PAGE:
OTF: On the subject of charity, in conjunction with "Star Trek", if you could donate a million dollars to any scientific or medical cause, what would it be?
RP: I would probably have to do the Planetary Society because I have a long association with them. I was at Planetfest last weekend, hosted by Bill Nye, the Science Guy. He’s the executive director and a very dear friend of mine. I believe in the Planetary Society’s work. We have some very exciting projects, including the solar sail project. If you are at all interested in space, then please go to www.planetary.org. Check out the new website of the Planetary Society. It’s very user friendly. You’ll see some great images, hear about some great projects we’ve done and have planned, and also they fight to keep government resources aimed toward space science and space travel. There are so many good causes that deserve our charity dollars, but as far as a non-profit goes, I believe very deeply in the Planetary Society. I encourage all of your readers and listeners to go to the website and to consider joining, or, even better, give a youth membership to a friend, a niece, a nephew, a young person, someone 7, 8, 9, or 10 years old. There’s a special section in each Planetary Magazine that you get as a subscriber many times a year, that Bill Nye has designed just to get young people interested in science and space. If you want to give a great gift that will pay off for the rest of their lives, join them up with the Planetary Society.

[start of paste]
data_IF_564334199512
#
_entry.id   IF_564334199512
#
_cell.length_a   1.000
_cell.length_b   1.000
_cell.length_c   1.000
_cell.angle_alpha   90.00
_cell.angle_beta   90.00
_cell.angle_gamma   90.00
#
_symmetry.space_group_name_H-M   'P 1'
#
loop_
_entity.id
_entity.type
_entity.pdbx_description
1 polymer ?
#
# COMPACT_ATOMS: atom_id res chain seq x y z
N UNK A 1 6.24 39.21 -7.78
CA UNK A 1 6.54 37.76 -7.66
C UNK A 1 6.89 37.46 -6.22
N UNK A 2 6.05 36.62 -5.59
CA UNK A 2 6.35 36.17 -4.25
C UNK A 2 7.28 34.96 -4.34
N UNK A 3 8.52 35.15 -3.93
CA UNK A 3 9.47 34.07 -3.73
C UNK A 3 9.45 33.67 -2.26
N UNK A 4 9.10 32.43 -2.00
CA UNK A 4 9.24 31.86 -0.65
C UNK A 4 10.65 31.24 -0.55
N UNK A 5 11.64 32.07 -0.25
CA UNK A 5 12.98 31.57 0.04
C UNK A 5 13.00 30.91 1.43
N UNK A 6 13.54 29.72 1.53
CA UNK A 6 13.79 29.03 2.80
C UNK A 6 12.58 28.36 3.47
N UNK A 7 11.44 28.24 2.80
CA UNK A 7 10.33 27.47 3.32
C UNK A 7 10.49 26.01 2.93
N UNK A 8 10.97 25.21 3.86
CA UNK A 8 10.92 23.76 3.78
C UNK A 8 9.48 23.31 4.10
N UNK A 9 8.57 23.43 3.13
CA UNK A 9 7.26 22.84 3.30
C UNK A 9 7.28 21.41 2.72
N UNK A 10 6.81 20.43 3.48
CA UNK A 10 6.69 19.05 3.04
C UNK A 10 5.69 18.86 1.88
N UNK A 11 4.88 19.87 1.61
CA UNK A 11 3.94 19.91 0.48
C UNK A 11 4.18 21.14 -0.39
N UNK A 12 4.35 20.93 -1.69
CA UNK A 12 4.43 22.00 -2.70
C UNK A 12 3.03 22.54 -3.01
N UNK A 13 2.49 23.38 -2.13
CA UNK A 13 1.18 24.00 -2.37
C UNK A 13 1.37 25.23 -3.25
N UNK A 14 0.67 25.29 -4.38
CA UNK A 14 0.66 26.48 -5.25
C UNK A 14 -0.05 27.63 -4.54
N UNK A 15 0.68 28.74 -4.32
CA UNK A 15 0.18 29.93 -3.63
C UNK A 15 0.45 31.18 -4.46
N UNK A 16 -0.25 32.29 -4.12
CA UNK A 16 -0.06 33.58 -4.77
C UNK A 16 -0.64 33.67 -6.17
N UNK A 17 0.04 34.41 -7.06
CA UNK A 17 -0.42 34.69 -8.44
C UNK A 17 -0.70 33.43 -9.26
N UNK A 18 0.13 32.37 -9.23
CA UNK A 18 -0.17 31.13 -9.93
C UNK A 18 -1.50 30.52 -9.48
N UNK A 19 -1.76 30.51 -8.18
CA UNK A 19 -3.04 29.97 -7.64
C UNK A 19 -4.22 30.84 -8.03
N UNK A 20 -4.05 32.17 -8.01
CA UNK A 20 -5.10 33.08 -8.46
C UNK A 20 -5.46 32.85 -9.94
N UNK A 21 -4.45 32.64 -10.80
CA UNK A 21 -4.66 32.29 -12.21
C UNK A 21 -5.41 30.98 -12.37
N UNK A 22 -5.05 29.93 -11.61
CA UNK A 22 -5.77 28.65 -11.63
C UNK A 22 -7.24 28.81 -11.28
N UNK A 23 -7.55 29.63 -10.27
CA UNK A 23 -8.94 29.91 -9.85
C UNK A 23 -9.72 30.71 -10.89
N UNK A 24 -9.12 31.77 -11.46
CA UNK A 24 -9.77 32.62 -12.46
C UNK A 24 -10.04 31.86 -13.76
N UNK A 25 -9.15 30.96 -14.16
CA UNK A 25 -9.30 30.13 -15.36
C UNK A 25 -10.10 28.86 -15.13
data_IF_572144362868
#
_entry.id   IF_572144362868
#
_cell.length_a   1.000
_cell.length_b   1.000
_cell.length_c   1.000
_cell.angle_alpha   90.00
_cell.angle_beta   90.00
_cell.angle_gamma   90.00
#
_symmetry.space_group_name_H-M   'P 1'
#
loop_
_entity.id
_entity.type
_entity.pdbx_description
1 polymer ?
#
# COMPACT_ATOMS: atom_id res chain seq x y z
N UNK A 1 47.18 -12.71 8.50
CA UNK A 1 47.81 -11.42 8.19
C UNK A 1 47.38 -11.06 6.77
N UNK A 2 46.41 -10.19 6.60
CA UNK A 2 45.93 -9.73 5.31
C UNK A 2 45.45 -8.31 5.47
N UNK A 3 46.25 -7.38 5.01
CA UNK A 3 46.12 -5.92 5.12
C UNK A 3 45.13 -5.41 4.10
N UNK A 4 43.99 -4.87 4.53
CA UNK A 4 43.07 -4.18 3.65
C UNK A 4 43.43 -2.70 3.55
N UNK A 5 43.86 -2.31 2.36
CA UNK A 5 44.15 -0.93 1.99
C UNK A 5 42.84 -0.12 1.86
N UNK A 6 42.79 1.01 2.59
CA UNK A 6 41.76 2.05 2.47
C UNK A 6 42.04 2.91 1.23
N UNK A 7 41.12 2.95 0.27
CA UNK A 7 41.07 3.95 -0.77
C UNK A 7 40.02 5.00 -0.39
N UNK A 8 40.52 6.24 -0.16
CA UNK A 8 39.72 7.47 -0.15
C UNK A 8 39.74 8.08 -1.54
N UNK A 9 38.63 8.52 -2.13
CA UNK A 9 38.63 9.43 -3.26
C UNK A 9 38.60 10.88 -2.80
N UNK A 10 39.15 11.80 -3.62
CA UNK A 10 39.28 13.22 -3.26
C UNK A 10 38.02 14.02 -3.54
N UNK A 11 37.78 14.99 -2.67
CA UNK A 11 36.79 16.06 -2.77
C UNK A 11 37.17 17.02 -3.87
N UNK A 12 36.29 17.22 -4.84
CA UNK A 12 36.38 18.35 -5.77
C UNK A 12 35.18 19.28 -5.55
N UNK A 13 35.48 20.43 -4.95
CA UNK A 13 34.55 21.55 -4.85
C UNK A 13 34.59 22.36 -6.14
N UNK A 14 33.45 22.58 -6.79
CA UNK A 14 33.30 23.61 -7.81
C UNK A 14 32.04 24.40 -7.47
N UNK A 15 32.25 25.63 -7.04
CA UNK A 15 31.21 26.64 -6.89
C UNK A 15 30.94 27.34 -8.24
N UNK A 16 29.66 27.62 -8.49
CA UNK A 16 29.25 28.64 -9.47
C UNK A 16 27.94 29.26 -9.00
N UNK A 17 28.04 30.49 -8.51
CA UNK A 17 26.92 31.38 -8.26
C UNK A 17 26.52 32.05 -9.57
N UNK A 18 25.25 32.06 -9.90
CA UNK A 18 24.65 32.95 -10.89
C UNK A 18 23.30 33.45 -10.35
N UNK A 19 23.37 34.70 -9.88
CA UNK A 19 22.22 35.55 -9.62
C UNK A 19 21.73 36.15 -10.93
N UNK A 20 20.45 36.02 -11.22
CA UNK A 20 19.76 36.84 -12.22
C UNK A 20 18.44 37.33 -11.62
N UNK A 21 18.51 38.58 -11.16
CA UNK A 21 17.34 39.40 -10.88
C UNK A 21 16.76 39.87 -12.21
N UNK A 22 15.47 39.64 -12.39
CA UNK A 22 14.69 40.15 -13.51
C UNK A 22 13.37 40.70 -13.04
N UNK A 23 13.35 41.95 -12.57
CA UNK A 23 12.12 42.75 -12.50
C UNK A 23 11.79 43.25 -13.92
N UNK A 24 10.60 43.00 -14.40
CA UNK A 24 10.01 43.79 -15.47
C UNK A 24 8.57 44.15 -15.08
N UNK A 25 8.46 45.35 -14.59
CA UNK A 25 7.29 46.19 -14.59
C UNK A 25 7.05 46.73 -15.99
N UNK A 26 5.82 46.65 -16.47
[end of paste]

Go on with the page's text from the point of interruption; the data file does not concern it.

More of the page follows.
OTF: In the vein of science, we at Open the Fridge love “The Big Bang Theory”, and we were wondering when you will appear on it.
RP: I have visited and met [Bill] Prady, the showrunner, and he’s expressed interest in me for the future. I guess they just have to work their way down the "Star Trek" barrel until they scrape on the top of my head. I suggested to him that Jim Parson’s character sprains his ankle and goes to the doctor and he sees the actor who played the Holographic Doctor on "Star Trek", who is supposed to be a hologram, and invulnerable to things going wrong, has had some sort of a surgery and is in a cast, and [Sheldon] can’t reconcile that I wasn’t an immortal and invulnerable, and that I wasn’t a hologram, for that matter. When I told that to [Bill Prady], he said, “Well, what about this?” and he pitched a much better idea to me, so my goal was just to get him thinking. But I would love to be on the show. I‘m a big fan of the show as are my daughters. Hopefully I will show up on “Big Bang.”
Bob will also be part of our special interview podcast – we'll have the rest of this great interview up shortly, and you can hear Bob talk about which characters influenced him most, how he's helping out a local charity, and his most memorable guest role as of late (he's been all over television recently, so he's got some great anecdotes!). Stay tuned for more Star Trek love and interviews this week!